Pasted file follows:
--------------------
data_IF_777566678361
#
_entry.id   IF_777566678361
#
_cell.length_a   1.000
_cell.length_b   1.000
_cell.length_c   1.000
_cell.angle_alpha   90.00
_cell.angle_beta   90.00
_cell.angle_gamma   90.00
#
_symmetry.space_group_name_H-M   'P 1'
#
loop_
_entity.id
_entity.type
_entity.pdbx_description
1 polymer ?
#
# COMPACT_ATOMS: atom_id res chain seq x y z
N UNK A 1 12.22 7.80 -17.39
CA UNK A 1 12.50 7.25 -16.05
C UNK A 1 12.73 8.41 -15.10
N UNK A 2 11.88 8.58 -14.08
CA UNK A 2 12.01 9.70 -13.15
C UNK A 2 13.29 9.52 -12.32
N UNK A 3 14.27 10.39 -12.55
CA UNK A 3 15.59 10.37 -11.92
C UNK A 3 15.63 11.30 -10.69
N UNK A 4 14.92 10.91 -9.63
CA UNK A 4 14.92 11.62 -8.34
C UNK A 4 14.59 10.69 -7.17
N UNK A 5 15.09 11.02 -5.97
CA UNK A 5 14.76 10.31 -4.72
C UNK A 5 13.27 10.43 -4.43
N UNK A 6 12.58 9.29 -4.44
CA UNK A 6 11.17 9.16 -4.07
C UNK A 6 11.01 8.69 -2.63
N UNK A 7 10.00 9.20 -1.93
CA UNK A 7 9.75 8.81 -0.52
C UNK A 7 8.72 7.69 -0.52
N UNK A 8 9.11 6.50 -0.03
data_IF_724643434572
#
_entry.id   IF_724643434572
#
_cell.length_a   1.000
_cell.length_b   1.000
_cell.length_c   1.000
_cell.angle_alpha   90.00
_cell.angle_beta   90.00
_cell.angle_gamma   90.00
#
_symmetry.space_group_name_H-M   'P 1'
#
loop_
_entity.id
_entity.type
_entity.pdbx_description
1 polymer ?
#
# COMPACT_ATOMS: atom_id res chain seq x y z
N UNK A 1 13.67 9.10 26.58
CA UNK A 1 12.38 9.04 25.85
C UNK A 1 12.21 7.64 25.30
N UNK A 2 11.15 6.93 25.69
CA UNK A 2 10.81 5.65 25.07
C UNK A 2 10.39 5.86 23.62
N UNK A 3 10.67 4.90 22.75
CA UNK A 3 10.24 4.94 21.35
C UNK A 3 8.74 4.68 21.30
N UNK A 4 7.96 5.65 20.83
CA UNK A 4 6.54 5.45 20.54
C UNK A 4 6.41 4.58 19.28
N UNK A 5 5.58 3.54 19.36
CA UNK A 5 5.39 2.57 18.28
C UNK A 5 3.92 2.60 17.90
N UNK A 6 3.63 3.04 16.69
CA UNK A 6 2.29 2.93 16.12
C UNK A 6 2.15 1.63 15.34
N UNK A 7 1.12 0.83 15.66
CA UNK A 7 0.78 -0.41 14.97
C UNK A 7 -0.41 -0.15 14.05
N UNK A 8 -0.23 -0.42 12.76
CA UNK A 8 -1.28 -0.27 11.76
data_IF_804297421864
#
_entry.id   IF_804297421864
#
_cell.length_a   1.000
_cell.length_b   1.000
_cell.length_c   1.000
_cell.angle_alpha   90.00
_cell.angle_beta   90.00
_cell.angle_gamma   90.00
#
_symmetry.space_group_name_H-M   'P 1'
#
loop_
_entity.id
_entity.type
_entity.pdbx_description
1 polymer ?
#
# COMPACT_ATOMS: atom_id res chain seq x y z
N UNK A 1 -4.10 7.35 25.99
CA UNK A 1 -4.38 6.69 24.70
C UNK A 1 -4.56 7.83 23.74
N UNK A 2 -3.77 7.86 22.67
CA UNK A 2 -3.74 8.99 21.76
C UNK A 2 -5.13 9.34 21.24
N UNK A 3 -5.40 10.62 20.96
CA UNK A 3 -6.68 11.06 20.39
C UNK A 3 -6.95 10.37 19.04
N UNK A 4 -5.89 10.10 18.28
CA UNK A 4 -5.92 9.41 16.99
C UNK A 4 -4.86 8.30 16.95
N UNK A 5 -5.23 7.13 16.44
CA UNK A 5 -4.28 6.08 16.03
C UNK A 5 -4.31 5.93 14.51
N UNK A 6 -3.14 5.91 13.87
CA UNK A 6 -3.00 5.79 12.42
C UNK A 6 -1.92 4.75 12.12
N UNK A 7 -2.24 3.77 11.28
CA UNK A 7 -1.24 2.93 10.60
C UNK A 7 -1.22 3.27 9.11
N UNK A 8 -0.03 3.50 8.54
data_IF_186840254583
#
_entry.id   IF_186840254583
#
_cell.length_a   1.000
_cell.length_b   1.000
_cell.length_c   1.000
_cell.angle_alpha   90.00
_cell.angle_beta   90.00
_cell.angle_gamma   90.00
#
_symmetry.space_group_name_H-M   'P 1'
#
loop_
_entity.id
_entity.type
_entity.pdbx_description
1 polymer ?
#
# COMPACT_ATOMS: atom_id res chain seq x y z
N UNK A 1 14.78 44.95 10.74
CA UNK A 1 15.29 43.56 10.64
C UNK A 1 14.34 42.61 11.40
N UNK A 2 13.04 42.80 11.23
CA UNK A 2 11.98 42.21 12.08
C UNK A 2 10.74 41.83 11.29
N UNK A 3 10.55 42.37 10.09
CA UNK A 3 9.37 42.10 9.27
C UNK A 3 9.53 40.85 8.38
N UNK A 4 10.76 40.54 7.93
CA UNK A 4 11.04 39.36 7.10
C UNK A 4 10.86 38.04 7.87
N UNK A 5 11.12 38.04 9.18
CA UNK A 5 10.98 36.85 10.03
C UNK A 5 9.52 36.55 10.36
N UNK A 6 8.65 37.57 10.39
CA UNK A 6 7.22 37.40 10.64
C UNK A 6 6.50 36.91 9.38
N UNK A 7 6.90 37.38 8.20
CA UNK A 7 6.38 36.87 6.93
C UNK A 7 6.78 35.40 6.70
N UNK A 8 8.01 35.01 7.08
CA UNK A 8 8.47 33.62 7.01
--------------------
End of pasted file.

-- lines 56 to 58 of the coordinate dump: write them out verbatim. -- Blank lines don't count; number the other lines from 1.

loop_
_entity.id
_entity.type